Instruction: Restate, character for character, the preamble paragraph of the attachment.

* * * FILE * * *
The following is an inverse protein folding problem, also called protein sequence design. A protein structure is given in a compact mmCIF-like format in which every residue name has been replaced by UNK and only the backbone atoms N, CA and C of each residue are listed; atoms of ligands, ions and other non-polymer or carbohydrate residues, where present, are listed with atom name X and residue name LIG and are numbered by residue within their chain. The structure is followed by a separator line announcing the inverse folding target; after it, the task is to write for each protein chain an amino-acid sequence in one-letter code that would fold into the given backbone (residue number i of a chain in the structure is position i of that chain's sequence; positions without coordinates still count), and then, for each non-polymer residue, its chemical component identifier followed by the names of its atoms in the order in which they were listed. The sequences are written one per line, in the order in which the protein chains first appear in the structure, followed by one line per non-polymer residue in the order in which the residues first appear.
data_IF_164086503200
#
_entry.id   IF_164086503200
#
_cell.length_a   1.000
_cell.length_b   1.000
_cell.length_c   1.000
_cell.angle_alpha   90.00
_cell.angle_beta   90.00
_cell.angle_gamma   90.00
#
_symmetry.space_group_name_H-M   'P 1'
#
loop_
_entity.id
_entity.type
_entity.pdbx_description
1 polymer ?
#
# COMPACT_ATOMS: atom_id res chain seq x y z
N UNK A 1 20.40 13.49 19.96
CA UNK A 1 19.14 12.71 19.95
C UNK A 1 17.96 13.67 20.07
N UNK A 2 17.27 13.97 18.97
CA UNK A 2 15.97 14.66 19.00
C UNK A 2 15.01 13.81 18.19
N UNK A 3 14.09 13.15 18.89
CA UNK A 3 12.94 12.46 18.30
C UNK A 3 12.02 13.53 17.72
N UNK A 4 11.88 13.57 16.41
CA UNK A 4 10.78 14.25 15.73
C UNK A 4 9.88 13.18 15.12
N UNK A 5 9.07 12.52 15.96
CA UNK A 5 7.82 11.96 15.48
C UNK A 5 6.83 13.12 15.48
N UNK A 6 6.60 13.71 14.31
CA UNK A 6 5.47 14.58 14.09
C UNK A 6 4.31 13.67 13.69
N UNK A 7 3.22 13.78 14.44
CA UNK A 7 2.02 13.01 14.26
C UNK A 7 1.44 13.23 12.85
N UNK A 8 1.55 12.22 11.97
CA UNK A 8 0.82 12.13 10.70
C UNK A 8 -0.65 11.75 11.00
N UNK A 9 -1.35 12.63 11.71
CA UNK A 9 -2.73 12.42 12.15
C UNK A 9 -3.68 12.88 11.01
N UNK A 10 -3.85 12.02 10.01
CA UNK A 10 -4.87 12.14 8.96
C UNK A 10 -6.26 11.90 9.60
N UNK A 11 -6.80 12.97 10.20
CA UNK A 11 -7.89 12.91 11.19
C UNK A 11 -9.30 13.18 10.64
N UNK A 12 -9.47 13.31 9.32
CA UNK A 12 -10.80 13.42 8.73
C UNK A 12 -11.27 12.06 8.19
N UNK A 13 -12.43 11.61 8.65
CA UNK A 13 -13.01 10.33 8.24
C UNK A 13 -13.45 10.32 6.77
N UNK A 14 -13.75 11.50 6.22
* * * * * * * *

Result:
The following is an inverse protein folding problem, also called protein sequence design. A protein structure is given in a compact mmCIF-like format in which every residue name has been replaced by UNK and only the backbone atoms N, CA and C of each residue are listed; atoms of ligands, ions and other non-polymer or carbohydrate residues, where present, are listed with atom name X and residue name LIG and are numbered by residue within their chain. The structure is followed by a separator line announcing the inverse folding target; after it, the task is to write for each protein chain an amino-acid sequence in one-letter code that would fold into the given backbone (residue number i of a chain in the structure is position i of that chain's sequence; positions without coordinates still count), and then, for each non-polymer residue, its chemical component identifier followed by the names of its atoms in the order in which they were listed. The sequences are written one per line, in the order in which the protein chains first appear in the structure, followed by one line per non-polymer residue in the order in which the residues first appear.